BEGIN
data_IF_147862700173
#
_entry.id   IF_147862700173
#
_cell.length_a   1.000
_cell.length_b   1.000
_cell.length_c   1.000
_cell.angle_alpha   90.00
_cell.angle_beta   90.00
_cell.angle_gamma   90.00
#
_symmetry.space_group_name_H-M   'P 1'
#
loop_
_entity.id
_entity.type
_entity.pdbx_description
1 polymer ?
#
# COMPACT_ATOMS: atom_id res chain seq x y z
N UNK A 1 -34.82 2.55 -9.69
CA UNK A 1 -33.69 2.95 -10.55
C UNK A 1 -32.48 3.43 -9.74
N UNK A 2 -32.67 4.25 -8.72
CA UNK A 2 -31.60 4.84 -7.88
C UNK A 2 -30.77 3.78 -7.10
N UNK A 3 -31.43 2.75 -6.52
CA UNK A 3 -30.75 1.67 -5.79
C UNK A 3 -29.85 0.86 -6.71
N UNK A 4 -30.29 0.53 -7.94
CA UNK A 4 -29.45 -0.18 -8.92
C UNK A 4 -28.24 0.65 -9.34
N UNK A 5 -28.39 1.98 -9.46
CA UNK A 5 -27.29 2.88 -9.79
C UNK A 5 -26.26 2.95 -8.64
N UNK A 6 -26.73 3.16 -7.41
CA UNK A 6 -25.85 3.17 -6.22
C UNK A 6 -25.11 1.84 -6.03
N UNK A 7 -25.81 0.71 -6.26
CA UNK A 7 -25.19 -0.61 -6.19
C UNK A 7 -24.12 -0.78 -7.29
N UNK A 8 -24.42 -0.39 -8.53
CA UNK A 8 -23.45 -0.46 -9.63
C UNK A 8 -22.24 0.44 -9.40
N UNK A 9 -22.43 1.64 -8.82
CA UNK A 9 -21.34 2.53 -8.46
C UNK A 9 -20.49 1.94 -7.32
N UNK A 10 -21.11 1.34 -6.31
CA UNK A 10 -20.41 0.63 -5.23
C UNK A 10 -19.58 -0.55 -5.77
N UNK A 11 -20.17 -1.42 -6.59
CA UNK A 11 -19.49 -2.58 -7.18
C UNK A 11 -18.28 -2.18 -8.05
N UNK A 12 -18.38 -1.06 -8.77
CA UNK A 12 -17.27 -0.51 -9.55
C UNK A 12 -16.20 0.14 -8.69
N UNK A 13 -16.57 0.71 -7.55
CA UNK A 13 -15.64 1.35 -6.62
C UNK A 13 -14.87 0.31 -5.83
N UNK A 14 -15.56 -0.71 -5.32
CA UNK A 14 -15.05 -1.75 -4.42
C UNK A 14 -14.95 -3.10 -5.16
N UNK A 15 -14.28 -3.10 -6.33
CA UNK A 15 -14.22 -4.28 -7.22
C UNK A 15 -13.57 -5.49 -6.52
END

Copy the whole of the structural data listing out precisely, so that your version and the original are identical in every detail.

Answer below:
data_IF_147862700173
#
_entry.id   IF_147862700173
#
_cell.length_a   1.000
_cell.length_b   1.000
_cell.length_c   1.000
_cell.angle_alpha   90.00
_cell.angle_beta   90.00
_cell.angle_gamma   90.00
#
_symmetry.space_group_name_H-M   'P 1'
#
loop_
_entity.id
_entity.type
_entity.pdbx_description
1 polymer ?
#
# COMPACT_ATOMS: atom_id res chain seq x y z
N UNK A 1 -34.82 2.55 -9.69
CA UNK A 1 -33.69 2.95 -10.55
C UNK A 1 -32.48 3.43 -9.74
N UNK A 2 -32.67 4.25 -8.72
CA UNK A 2 -31.60 4.84 -7.88
C UNK A 2 -30.77 3.78 -7.10
N UNK A 3 -31.43 2.75 -6.52
CA UNK A 3 -30.75 1.67 -5.79
C UNK A 3 -29.85 0.86 -6.71
N UNK A 4 -30.29 0.53 -7.94
CA UNK A 4 -29.45 -0.18 -8.92
C UNK A 4 -28.24 0.65 -9.34
N UNK A 5 -28.39 1.98 -9.46
CA UNK A 5 -27.29 2.88 -9.79
C UNK A 5 -26.26 2.95 -8.64
N UNK A 6 -26.73 3.16 -7.41
CA UNK A 6 -25.85 3.17 -6.22
C UNK A 6 -25.11 1.84 -6.03
N UNK A 7 -25.81 0.71 -6.26
CA UNK A 7 -25.19 -0.61 -6.19
C UNK A 7 -24.12 -0.78 -7.29
N UNK A 8 -24.42 -0.39 -8.53
CA UNK A 8 -23.45 -0.46 -9.63
C UNK A 8 -22.24 0.44 -9.40
N UNK A 9 -22.43 1.64 -8.82
CA UNK A 9 -21.34 2.53 -8.46
C UNK A 9 -20.49 1.94 -7.32
N UNK A 10 -21.11 1.34 -6.31
CA UNK A 10 -20.41 0.63 -5.23
C UNK A 10 -19.58 -0.55 -5.77
N UNK A 11 -20.17 -1.42 -6.59
CA UNK A 11 -19.49 -2.58 -7.18
C UNK A 11 -18.28 -2.18 -8.05
N UNK A 12 -18.38 -1.06 -8.77
CA UNK A 12 -17.27 -0.51 -9.55
C UNK A 12 -16.20 0.14 -8.69
N UNK A 13 -16.57 0.71 -7.55
CA UNK A 13 -15.64 1.35 -6.62
C UNK A 13 -14.87 0.31 -5.83
N UNK A 14 -15.56 -0.71 -5.32
CA UNK A 14 -15.05 -1.75 -4.42
C UNK A 14 -14.95 -3.10 -5.16
N UNK A 15 -14.28 -3.10 -6.33
CA UNK A 15 -14.22 -4.28 -7.22
C UNK A 15 -13.57 -5.49 -6.52